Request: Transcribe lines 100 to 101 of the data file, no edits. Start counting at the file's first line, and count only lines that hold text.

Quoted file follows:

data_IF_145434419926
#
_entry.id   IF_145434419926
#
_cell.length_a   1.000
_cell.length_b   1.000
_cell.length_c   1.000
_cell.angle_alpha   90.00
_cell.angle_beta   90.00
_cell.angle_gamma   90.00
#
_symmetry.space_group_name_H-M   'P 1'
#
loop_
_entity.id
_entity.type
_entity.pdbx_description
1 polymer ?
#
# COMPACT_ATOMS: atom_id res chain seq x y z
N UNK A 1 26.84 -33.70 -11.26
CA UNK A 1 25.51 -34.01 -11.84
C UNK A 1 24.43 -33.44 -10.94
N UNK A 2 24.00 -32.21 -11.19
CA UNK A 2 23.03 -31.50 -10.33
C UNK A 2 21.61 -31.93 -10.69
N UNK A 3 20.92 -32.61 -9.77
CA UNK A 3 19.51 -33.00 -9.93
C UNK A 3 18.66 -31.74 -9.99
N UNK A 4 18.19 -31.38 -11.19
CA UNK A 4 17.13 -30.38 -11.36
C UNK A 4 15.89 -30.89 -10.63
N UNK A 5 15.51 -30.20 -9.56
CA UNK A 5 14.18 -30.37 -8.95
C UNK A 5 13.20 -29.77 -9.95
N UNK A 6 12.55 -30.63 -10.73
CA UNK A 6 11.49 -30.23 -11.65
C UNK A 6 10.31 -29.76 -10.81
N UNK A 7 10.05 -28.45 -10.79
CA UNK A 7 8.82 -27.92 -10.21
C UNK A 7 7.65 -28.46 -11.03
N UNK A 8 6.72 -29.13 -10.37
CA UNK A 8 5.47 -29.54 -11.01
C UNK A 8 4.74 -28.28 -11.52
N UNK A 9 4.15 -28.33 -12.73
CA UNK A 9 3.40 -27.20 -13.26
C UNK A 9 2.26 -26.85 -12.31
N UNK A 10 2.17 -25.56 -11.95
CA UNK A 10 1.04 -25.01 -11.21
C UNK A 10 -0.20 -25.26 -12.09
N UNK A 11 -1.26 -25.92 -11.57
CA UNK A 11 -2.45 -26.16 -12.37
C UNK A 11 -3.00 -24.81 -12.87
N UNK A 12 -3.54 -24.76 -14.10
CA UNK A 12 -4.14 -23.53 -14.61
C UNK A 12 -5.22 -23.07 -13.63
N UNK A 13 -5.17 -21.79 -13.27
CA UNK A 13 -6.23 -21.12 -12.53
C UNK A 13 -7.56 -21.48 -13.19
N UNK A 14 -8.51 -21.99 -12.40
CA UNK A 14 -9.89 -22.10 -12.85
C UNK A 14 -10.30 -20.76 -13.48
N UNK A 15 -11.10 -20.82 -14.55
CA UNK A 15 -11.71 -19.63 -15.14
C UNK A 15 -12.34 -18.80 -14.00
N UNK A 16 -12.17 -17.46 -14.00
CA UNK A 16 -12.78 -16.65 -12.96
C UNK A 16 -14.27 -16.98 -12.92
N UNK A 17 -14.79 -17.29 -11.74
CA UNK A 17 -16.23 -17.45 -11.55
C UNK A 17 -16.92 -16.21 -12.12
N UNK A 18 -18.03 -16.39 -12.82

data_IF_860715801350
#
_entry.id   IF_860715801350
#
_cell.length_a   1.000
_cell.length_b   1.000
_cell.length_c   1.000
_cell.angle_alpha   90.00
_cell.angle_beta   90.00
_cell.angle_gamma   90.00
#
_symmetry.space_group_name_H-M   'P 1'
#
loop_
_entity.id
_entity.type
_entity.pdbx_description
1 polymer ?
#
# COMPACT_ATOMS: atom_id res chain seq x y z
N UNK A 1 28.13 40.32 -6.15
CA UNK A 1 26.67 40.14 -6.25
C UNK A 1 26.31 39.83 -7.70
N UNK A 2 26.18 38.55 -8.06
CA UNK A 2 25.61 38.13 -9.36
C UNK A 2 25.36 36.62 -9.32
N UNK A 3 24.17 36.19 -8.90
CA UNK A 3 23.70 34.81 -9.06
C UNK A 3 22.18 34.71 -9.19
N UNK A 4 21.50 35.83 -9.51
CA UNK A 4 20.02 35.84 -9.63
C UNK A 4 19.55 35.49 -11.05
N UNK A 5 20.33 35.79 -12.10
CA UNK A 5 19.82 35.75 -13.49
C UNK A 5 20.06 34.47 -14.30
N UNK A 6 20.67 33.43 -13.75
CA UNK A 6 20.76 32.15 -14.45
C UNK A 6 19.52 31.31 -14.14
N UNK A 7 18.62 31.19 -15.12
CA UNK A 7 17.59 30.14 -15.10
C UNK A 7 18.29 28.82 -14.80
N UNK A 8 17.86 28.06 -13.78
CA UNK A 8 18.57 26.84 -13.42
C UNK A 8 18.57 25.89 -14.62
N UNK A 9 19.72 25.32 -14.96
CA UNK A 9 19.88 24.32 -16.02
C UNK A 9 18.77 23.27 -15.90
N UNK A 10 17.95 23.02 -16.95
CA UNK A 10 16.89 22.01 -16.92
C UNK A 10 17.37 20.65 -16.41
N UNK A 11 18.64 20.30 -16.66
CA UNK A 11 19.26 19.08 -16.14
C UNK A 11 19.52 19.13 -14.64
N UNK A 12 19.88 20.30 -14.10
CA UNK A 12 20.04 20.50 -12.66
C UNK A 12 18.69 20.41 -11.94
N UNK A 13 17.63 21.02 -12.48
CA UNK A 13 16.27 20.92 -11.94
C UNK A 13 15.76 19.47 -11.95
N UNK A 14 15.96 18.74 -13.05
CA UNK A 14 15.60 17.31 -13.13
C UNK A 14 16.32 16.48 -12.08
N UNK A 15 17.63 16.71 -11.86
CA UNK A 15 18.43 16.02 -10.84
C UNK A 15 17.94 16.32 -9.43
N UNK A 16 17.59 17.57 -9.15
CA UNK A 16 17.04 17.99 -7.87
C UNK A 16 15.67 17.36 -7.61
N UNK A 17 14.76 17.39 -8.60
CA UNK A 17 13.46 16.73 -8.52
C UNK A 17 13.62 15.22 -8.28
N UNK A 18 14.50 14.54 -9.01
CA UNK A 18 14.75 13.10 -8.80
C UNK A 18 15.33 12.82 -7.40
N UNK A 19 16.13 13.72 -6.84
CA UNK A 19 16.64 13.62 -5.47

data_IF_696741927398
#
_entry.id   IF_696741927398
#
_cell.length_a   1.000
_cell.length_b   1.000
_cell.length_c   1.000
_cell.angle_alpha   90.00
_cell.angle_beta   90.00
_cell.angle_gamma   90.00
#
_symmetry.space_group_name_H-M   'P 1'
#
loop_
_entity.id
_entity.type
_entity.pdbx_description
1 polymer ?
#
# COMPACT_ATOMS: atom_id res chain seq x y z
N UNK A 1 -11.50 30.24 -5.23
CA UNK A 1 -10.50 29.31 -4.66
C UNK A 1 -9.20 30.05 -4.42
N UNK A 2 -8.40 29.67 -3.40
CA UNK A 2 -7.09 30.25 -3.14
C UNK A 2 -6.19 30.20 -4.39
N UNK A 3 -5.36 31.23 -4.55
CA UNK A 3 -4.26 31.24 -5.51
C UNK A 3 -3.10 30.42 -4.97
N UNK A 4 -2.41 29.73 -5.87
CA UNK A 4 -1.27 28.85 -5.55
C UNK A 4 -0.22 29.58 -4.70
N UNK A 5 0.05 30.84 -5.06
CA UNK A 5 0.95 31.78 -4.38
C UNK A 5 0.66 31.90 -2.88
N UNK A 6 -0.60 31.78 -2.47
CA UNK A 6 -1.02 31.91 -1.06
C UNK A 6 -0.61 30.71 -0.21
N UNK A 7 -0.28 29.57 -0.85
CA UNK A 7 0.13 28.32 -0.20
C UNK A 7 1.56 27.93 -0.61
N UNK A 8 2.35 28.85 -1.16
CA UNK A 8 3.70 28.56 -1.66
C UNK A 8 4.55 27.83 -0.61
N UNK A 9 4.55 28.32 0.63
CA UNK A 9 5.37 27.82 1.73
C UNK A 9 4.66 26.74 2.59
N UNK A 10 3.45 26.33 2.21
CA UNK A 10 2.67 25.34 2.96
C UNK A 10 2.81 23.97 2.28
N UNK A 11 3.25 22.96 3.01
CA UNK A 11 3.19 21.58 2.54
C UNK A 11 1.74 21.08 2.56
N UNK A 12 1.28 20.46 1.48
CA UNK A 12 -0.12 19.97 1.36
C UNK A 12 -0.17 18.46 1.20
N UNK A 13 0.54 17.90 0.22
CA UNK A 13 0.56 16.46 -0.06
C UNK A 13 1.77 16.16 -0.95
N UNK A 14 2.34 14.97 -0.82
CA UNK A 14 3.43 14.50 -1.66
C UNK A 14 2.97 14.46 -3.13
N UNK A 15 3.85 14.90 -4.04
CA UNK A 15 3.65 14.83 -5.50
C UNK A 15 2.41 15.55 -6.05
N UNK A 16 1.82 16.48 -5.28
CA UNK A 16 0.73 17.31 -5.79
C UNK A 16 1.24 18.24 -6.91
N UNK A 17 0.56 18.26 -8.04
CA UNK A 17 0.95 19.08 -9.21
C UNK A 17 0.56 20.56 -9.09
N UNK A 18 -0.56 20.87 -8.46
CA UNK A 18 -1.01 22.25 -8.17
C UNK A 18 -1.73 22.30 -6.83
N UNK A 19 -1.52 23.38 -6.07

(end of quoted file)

CA UNK A 3 23.70 34.81 -9.06
C UNK A 3 22.18 34.71 -9.19